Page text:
I was doing a writing exercise the other day; one where you list the loves you are “running after” in your current project, and how your writing might nurture that love. That made me smile. How many writers have just one project in the works? I had to choose between my first novel, its two sequels, and a musical based on the life of Jacob Riis. I picked the novel.
Imposter is set in 1904 Manhattan and Brooklyn. The majority of the action takes place in the neighborhood just south of Bellevue Hospital, on the streets around the Brooklyn Navy Yard, and in Canarsie.
One of the loves that guides my project, I think, is my boyhood home, maybe your home too: Canarsie. When I thought about how to nurture my Canarsie love I listed the obvious: describe it accurately, bring it to life for my readers, and...and then I stopped. An image formed in my brain, but how could I convey it? I wrote, “give it a wink.”
Canarsie is, and probably was in 1904, a winky town. It’s been the butt of a thousand jokes. It’s a place every New Yorker knows about—they see it at the far southeast end of the maps on the walls of subway cars, and as an exit on the Belt Parkway—but not many have actually been to.
When Hollywood needs a symbol of a backward, backwater community, Canarsie is right there in the back of their minds. I remember as a kid on East 93rd Street watching an episode of I Spy called “Casanova from Canarsie.”
Why Canarsie? Good question. The community is never mentioned in the show. But they needed a title to convey a sense of lightheartedness. The episode was strictly tongue-in-cheek. It even featured Wally Cox, a character actor known for bringing TV shows comic relief. If you wanted to make people laugh in the 1960s, just throw in the name Canarsie. It even sounds funny.
Canarsians are actually proud of things like that. They are, like I said, “winky.” They know the rest of New York, Hollywood, and maybe the world see them as northern hillbillies and they don’t mind. They just look back with a slightly twisted grin and wink. As if to say, “We’ll accept your derision while we enjoy our semi-suburban lifestyle and maybe even take your cash while you’re not looking.” After all, it was the Canarsie clan of the Lenape who sold Manhattan—which they didn’t own—to the Dutch, and then took their $24 in trade goods back to Brooklyn with a wink.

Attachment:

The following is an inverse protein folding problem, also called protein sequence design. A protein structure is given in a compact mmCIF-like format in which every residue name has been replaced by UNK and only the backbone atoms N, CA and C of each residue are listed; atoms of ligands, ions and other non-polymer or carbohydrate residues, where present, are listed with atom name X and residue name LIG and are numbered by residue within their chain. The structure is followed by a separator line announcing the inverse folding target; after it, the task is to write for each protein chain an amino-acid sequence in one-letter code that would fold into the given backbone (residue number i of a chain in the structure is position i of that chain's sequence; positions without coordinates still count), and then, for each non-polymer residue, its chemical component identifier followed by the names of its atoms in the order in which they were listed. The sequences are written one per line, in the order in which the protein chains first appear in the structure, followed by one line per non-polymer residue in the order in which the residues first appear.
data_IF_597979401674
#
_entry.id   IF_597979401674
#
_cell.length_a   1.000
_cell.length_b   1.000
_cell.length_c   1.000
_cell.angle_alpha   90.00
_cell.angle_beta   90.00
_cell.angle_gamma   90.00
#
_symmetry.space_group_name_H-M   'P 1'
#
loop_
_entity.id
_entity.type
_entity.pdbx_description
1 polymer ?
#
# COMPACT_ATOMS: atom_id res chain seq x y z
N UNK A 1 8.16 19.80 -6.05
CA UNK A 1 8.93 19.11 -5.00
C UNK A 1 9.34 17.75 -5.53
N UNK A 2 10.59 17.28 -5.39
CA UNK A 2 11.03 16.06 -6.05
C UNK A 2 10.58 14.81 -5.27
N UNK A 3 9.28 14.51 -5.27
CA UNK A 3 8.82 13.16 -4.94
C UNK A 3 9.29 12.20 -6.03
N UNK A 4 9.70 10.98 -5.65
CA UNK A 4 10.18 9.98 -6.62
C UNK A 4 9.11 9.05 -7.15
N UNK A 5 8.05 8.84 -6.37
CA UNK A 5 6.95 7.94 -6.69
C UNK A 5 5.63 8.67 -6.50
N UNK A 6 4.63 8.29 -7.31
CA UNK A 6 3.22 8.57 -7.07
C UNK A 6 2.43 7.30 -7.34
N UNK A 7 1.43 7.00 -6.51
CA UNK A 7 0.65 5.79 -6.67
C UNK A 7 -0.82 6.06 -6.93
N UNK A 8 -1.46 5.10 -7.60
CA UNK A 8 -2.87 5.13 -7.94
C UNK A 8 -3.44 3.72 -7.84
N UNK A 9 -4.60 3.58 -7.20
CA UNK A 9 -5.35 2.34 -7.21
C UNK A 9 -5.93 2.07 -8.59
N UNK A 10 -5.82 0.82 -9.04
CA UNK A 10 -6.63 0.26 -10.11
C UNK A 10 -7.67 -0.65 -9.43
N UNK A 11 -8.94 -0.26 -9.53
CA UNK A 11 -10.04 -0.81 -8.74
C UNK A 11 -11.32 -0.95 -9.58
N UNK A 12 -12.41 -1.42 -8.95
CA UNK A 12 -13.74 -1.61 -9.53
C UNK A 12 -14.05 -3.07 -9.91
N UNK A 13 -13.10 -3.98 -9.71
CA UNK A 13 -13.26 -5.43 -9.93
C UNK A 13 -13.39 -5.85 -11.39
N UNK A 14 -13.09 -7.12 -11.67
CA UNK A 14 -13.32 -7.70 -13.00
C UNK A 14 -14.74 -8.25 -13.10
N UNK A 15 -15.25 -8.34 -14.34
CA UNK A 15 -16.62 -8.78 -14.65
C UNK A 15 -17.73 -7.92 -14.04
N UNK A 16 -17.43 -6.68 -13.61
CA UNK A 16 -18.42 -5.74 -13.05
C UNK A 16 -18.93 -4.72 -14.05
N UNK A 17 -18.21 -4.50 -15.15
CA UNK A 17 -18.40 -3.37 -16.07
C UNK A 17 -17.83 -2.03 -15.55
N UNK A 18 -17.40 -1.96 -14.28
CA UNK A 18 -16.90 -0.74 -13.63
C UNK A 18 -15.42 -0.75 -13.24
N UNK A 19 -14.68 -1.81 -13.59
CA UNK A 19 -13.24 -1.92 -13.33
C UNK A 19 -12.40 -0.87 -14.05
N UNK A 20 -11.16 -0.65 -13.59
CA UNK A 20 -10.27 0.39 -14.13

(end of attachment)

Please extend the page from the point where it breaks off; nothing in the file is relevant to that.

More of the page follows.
Just north of the Canarsie Cemetery, the place where so many Baisleys are buried, lies Church Lane. It’s little more than an alley, and it drops from Remsen Avenue down into what in most parts of America would’ve called a “hollow,” a low lying area off the beaten track.
When I was growing up, Church Lane was a dirt path that ran from the north side of Grace Protestant Church west to East 86th Street. It rose and fell with the contours of what used to be farmland, creating two “suicide” hills for daredevil bikers.
Within the four-block area between 86th and Remsen, a half-dozen shanties used to sit. The families who lived there were old Canarsie stock. Although the little homes had all the amenities of city life—running water, indoor toilets, electricity—they looked like places you’d see in a movie set deep in the hills of southeastern Kentucky. The faces of the people who lived there were lined and hardened, probably inherited from their oysterman ancestors, but their lips easily bent to a smile.
I remember many a cold Christmas Eve venturing down to that hollow with the Grace Church carolers. One of our church families lived there. It seemed like we were walking into another world. Our voices echoed off the surrounding high ground. But the folks we visited made us feel welcome.
I miss that little hollow. While working on my first novel I tried to imagine what it was like in 1904. I described it as, “a few shanties that seemed to have been planted randomly by a drunken farmer.” I added, “The hollow at the bottom of Church Lane was a page from a history book. Even in the summer heat the air smelled of wood burning in ancient stoves. Neither the Brooklyn Union Gas Company nor the Kings Country Electric Light and Power Company had discovered this relic of old Brooklyn.”
Church Lane is fully paved now. The shanties are gone. The only house that remains from the 50s and 60s is a two-story dwelling on the edge of the hollow. Only the youngest bike riders get a thrill careering down a much tamer Suicide Hill. Grace Church is now the Church on the Rock. Everything changes. But you talk to a Canarsian, old or new, about their home, and they say how much they love it; what a special place Canarsie is. And they’ll say it with a wink.
I do hope you’re enjoying Tales of a Canarsie Boy. I’ll be adding new episodes in the months to come. By the way, if you’re from Canarsie and have a story to share, please contact me via this blog or email (email@example.com). I’d love to include you as a guest blogger.
To hear this episode, please click the YouTube link below.